Required texts:

  • David Lodge, Thinks . . . (ISBN 978-0670899845), Viking Adult, 2001, $1.94.
  • Richard Powers, The Echo Maker: A Novel (ISBN 978-0312426439), Picador, 2007, $4.88.

GORDON PITZ has taught cognitive science courses for over fifty years. His research has included the study of human judgment and decision-making, Bayesian statistics, and the role of computers in education. He is the author of one book, several book chapters, and over sixty research papers.

11 Wednesdays, January 7–March 25, 3:15–4:45pm, Judea Reform Education Building. Maximum: 30. Fee: Standard. Course ID: 1635


Men and Women: Lift Up Your Voices and Sing!

The New Horizons Chorus invites you to join with fellow OLLI members in a serious, but fun, atmosphere to learn healthy singing techniques. Making music is enjoyable, but it’s serious fun . . . and it can help maintain both good mental and physical health.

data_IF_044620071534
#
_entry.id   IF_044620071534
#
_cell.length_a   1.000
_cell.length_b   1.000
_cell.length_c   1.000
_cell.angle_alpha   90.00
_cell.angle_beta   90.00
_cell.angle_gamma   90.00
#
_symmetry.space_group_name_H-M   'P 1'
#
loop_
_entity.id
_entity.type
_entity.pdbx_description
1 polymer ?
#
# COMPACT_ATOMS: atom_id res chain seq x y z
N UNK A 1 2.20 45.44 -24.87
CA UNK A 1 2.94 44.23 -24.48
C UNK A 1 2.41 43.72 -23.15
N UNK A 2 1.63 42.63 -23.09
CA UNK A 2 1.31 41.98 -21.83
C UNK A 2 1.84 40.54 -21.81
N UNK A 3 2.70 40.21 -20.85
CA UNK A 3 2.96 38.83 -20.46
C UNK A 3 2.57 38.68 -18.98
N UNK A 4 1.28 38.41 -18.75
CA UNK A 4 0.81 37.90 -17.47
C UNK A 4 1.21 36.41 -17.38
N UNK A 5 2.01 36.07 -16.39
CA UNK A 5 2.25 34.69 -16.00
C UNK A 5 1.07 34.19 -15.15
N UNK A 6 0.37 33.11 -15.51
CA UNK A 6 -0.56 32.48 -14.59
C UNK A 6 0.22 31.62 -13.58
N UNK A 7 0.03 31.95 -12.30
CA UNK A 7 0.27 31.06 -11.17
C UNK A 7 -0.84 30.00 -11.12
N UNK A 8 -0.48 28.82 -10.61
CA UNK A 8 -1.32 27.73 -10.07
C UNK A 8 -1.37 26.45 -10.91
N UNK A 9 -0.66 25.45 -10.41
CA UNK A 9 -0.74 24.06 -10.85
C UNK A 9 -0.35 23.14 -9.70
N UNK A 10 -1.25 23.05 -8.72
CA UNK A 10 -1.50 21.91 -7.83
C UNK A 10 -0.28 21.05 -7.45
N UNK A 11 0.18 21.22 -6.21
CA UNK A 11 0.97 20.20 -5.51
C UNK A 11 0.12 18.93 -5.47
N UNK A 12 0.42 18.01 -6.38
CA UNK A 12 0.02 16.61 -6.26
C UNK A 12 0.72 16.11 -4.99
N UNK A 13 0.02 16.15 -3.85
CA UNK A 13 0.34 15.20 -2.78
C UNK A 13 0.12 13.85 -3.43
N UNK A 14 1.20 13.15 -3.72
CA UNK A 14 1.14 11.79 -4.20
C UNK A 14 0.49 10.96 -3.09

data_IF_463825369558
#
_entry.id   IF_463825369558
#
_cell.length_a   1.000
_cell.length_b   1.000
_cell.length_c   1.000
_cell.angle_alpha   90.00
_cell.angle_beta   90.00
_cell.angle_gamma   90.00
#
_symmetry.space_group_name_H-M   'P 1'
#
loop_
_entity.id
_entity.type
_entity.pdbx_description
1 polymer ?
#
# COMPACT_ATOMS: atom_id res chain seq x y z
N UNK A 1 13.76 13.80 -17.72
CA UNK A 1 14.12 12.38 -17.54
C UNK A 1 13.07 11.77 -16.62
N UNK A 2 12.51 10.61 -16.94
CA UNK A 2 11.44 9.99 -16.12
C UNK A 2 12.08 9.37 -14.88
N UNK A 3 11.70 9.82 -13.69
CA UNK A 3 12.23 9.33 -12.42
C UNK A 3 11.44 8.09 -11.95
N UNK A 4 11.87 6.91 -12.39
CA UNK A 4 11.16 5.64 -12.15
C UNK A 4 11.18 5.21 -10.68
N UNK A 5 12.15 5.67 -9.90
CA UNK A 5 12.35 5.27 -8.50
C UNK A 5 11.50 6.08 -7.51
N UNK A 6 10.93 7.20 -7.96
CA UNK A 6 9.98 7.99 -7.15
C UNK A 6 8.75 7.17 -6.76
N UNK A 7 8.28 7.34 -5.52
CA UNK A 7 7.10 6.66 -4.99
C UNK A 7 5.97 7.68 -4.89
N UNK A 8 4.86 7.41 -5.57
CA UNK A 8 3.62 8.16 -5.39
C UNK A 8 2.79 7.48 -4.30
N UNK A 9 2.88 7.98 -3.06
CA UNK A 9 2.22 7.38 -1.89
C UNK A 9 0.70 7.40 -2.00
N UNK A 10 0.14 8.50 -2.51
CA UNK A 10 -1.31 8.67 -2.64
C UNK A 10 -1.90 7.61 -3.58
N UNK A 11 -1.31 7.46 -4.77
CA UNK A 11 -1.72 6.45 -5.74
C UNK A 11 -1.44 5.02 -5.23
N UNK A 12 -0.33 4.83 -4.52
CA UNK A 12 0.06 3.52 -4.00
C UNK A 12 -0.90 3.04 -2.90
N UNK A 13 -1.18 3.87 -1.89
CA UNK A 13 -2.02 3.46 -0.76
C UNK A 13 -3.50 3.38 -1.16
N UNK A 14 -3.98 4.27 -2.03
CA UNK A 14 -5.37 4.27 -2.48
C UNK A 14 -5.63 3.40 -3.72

Experienced as well as novice singers are welcome. Sing favorite music that you remember from the past. Our focus will be on learning basic concepts and vocal technique, reading music, and—most of all—experiencing the joy of singing.

GLENN MEHRBACH is our director and CARMEN WARD is our piano accompanist.

11 Wednesdays, January 7–March 25, 3:30–5:00pm, in the Chorus Room at Durham Academy Middle School Campus, 3116 Academy Rd., Durham. There is ample parking after 3:15pm, when parents have picked up students from school. Fee: Standard; covers group instruction and sheet music. Course ID: 0457.

You must be a paid member of OLLI ($35 annual dues) for the 2014–2015 academic year.